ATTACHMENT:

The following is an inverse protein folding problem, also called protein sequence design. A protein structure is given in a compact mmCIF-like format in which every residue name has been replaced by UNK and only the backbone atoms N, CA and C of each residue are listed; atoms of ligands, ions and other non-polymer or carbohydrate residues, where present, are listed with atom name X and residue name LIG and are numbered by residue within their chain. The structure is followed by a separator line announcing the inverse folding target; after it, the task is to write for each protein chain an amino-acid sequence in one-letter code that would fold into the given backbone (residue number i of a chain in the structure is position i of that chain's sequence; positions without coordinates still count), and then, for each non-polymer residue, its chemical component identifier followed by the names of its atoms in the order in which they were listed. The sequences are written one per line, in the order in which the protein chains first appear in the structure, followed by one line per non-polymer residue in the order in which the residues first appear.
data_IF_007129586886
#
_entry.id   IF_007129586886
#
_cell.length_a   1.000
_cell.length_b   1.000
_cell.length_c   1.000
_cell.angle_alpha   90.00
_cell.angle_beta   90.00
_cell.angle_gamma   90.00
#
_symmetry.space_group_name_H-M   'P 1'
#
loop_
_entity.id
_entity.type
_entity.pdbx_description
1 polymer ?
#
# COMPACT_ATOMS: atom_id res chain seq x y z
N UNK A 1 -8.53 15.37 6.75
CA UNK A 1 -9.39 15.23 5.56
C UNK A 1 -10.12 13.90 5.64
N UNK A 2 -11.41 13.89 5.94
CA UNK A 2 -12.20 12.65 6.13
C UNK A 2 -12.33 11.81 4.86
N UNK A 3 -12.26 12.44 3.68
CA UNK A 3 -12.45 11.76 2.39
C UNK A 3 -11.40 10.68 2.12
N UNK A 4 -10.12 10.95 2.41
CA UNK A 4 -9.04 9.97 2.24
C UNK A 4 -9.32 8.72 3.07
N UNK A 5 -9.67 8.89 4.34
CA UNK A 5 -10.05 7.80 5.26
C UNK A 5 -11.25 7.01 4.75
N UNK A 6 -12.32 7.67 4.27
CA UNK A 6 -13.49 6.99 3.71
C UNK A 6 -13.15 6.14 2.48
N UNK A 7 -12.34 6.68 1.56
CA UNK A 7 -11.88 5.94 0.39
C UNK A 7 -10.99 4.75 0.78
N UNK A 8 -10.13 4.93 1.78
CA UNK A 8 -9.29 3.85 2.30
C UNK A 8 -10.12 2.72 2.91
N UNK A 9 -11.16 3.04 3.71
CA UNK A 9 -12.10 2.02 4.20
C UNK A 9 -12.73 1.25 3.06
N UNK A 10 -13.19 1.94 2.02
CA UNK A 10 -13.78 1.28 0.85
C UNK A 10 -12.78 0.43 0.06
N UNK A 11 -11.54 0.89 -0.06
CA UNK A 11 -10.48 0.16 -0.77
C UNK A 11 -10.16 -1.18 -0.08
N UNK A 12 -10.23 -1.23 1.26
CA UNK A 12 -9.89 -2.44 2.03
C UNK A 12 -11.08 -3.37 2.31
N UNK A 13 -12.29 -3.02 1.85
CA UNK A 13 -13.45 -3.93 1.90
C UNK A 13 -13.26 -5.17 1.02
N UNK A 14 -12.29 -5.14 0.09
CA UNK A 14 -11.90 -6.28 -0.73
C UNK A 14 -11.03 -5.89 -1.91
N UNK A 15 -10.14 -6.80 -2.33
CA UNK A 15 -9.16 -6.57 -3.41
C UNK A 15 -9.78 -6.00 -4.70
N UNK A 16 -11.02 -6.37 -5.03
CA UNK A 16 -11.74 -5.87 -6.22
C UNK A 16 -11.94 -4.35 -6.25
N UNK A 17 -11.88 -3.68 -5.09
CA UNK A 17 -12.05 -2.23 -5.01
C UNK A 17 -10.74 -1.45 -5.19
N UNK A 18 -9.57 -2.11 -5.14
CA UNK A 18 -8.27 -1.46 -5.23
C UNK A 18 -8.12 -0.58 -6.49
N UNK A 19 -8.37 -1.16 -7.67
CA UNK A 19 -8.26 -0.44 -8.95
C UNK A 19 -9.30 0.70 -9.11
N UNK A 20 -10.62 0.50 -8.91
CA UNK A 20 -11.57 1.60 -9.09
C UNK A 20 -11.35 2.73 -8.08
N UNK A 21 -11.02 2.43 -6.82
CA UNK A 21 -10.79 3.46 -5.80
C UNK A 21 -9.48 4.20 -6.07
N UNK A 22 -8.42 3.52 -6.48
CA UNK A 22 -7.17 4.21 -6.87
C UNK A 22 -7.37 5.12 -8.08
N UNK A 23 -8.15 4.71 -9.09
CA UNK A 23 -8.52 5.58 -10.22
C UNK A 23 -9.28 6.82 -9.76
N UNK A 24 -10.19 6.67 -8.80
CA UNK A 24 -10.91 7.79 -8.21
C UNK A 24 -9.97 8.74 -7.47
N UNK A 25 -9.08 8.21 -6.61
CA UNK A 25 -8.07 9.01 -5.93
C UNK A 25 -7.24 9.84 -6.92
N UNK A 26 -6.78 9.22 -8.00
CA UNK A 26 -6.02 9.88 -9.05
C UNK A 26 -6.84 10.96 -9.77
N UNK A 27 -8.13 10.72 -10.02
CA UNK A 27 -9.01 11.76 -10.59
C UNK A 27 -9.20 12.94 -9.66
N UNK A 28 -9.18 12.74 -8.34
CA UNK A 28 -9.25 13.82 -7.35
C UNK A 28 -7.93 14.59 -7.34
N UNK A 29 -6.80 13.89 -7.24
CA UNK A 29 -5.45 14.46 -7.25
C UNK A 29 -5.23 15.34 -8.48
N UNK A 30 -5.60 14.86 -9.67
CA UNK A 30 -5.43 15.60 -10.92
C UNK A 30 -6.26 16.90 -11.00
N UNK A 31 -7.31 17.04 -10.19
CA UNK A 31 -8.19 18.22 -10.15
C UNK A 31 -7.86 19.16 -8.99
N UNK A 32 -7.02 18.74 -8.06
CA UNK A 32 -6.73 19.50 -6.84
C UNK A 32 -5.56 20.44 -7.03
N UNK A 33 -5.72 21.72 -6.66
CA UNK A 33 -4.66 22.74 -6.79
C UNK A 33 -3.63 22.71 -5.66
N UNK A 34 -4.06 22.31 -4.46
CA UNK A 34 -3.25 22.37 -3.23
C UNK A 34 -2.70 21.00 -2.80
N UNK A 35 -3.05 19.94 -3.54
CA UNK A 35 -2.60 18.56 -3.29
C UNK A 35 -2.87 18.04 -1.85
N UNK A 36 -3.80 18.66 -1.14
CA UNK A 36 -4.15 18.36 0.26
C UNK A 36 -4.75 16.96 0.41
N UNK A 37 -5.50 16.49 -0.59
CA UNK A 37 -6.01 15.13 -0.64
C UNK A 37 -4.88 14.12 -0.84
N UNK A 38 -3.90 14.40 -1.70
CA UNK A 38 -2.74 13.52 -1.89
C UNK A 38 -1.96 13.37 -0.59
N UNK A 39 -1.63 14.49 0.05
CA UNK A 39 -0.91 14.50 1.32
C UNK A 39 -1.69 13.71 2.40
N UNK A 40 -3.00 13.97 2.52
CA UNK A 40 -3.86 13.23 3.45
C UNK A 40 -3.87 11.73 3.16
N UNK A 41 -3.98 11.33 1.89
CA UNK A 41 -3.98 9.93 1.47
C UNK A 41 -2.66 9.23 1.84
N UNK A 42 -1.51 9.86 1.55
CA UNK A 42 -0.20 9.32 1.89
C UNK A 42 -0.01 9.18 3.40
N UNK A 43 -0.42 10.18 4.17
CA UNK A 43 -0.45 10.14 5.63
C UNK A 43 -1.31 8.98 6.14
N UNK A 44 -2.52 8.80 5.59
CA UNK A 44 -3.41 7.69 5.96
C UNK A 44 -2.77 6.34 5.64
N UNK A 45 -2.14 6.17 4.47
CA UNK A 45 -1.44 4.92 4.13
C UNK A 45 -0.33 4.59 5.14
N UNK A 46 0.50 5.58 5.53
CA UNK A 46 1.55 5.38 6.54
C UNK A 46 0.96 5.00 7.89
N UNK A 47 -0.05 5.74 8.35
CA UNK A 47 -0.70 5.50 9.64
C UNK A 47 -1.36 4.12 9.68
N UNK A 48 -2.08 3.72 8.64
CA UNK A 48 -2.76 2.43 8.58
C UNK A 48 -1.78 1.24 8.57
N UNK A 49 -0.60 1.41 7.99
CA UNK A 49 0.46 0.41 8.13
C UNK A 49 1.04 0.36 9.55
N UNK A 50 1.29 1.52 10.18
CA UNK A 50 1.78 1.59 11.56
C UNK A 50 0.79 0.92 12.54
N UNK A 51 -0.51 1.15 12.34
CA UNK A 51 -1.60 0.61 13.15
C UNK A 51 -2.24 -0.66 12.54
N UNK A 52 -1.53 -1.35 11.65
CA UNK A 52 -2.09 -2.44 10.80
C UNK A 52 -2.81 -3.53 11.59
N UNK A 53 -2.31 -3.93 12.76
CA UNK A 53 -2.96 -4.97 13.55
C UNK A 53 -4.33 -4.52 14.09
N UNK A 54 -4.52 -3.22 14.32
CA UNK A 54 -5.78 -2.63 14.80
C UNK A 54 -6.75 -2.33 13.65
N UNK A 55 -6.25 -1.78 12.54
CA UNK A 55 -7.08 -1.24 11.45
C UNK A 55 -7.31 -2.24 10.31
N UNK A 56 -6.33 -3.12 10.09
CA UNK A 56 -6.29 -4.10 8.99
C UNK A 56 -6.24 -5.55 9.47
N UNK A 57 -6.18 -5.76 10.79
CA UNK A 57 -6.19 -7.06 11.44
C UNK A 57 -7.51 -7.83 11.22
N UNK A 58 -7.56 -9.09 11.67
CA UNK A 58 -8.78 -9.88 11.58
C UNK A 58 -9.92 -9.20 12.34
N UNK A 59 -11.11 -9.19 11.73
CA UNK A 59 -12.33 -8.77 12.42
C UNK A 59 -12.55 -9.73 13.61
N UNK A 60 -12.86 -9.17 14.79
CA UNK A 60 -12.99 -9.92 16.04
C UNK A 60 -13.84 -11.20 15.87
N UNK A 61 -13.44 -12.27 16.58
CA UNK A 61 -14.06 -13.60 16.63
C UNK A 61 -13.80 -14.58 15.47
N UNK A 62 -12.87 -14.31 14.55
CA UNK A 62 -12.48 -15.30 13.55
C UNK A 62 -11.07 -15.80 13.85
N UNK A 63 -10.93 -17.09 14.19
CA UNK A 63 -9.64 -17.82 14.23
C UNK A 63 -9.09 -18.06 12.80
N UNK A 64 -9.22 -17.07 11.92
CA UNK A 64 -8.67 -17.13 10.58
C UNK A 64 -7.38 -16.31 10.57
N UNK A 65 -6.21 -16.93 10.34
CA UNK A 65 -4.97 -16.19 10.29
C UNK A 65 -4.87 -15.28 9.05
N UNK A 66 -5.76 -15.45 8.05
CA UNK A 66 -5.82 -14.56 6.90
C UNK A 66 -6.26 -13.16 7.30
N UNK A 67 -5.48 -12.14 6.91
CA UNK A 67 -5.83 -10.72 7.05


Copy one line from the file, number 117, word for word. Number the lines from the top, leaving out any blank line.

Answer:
C UNK A 32 -5.56 20.44 -7.03